In fact, all known genetic and environmental risk factors for Alzheimer’s are associated with increased inflammation, suggesting that reducing inflammation could be a target for preventing Alzheimer’s. Psychedelics have been shown to have potent anti-inflammatory properties and may represent a unique anti-inflammatory overwhelmingly targeted to brain tissue. “This inevitably makes them (psilocybin and LSD) interesting candidates for therapeutics in dementia,” a study concluded.
So it seems that biotech businesses have tried and failed to find a treatment for Alzheimer’s, and it’s time for psychedelics to take their shot.
In December, 2021, Mynd Life Sciences (CSE: MYND) (OTC: MYNDF) acquired Cava Healthcare Inc., a life sciences company based in Surrey, British Columbia, which included all future worldwide rights relating to the use of psychedelics to treat Alzheimer’s disease and other dementias.
And right now, there are three psychedelics clinical trials running or recruiting participants for studying the effect of psychedelics on Alzheimer’s, including one sponsored by Johns Hopkins University using psilocybin to see if it’s safe and effective for depression in people with mild cognitive impairment (MCI) or early Alzheimer’s disease.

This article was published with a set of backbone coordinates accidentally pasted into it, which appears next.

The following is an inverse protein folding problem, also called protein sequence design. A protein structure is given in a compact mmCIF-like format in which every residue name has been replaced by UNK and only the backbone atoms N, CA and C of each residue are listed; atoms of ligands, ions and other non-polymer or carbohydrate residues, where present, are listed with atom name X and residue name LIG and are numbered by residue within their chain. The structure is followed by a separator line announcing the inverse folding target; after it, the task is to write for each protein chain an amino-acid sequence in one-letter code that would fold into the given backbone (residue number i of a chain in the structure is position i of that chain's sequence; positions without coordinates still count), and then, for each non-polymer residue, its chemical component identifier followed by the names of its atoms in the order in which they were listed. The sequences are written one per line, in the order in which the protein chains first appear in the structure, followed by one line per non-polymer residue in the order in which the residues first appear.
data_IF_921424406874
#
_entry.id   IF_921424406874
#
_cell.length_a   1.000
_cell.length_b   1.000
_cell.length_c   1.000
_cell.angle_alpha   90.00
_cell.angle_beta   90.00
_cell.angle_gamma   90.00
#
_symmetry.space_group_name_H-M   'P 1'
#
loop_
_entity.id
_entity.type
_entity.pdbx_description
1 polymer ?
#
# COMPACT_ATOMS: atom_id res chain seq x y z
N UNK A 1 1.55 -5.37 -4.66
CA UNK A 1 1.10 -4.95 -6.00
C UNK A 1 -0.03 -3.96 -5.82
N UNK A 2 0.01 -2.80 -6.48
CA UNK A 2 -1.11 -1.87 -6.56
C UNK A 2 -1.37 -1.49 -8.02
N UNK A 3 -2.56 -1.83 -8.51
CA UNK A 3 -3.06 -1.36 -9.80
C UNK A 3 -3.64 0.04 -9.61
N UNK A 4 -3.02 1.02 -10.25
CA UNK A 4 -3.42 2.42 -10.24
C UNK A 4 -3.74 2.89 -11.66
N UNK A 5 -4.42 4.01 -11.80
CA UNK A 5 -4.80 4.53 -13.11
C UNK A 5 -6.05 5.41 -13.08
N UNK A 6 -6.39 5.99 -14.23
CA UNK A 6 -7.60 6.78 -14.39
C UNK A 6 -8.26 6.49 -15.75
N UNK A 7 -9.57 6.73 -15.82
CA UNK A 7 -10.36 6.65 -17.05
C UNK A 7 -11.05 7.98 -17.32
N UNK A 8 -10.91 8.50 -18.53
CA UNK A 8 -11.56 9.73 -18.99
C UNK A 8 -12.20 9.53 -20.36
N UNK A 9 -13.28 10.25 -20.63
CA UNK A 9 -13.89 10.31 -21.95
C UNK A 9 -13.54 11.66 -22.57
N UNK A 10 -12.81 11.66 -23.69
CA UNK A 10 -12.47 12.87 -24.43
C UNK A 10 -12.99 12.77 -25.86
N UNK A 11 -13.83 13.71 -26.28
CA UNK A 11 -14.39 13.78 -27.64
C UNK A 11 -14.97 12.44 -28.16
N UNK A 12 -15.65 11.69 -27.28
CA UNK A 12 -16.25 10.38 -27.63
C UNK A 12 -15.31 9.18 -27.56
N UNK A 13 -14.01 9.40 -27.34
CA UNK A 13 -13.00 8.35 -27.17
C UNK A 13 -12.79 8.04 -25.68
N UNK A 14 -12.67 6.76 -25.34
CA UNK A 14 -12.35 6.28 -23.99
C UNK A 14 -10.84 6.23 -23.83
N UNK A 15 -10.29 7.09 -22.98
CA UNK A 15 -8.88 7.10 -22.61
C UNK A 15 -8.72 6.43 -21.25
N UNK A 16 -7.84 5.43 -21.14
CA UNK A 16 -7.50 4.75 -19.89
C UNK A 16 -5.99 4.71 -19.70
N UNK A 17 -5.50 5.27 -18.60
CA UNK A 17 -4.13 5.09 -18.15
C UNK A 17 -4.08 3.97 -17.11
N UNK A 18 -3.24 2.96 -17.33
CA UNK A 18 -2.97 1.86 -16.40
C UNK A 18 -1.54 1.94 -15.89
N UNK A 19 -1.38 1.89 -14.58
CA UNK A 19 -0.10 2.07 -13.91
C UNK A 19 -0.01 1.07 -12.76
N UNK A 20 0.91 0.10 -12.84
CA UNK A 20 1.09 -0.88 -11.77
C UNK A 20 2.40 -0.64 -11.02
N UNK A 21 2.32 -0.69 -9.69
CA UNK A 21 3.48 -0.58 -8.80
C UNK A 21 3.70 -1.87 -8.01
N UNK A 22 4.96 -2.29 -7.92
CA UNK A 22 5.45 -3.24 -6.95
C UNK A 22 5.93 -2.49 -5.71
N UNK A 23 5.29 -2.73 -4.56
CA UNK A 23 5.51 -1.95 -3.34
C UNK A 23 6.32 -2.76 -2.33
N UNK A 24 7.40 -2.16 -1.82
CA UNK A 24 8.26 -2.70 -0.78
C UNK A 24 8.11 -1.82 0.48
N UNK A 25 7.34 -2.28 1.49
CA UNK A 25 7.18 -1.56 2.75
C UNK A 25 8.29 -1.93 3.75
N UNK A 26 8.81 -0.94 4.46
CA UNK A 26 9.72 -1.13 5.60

The study will also assess whether psilocybin may improve an Alzheimer’s patient’s quality of life. The study began in March, 2021 with results expected in late December, 2023.
Other psychedelics companies in the race for an Alzheimer’s treatment include Ixtlan Bioscience, based in Tel Aviv, which recently announced a new patent for psilocybin treatment of Alzheimer’s.
For now, it’s a sort of standoff: take one of the usual six medications for treating the symptoms of Alzheimer’s and suffer through side effects of nausea, increased bowl movement, vomiting and loss of appetite. Or accelerate the trials and spread out the funding to more psychedelics companies to finally arrive at a psychedelics-assisted therapy that treats the symptoms without a list of grim side effects—going far beyond anything that mainstream medicine has available now for Alzheimer’s.
Could psilocybin, or LSD, or some new related psychedelic formulation yet to be discovered stop the progress of this terrible neurological disorder? Could they even reverse it altogether? For the first time in a long time, that possibility is not as improbable as it used to be.